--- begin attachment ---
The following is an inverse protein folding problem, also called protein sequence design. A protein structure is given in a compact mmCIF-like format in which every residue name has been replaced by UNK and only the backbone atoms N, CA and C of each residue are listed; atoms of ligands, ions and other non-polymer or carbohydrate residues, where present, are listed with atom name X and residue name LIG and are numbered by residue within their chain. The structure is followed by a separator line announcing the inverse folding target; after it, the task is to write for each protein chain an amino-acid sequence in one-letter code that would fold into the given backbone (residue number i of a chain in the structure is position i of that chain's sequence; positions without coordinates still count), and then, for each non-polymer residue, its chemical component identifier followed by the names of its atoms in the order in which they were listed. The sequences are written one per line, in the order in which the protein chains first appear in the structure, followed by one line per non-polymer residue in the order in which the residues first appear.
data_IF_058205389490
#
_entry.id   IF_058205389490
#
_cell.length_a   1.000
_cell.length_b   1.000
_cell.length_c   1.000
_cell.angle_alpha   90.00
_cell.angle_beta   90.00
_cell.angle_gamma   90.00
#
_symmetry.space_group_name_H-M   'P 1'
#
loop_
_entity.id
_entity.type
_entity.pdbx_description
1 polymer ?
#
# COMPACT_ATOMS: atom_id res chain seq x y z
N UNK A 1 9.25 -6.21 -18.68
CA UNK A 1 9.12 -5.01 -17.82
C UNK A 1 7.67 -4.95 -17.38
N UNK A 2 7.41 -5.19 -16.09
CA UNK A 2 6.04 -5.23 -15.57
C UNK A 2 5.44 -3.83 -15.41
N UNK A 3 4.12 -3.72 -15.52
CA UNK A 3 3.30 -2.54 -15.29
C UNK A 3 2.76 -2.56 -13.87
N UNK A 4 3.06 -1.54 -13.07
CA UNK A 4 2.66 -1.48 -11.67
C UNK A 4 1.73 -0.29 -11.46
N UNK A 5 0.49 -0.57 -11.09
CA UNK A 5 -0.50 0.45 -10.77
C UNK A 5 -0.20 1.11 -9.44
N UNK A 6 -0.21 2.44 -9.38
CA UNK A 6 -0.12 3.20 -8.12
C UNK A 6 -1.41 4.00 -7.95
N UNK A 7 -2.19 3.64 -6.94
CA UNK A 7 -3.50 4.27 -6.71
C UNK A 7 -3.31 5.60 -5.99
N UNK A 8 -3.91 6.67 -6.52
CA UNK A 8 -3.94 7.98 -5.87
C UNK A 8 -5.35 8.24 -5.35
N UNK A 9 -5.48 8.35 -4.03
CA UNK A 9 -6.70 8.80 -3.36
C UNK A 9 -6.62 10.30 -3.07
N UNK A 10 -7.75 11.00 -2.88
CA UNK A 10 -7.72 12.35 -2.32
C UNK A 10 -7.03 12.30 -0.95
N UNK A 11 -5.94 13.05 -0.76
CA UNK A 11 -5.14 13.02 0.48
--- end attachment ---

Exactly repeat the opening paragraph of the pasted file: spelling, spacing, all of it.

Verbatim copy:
The following is an inverse protein folding problem, also called protein sequence design. A protein structure is given in a compact mmCIF-like format in which every residue name has been replaced by UNK and only the backbone atoms N, CA and C of each residue are listed; atoms of ligands, ions and other non-polymer or carbohydrate residues, where present, are listed with atom name X and residue name LIG and are numbered by residue within their chain. The structure is followed by a separator line announcing the inverse folding target; after it, the task is to write for each protein chain an amino-acid sequence in one-letter code that would fold into the given backbone (residue number i of a chain in the structure is position i of that chain's sequence; positions without coordinates still count), and then, for each non-polymer residue, its chemical component identifier followed by the names of its atoms in the order in which they were listed. The sequences are written one per line, in the order in which the protein chains first appear in the structure, followed by one line per non-polymer residue in the order in which the residues first appear.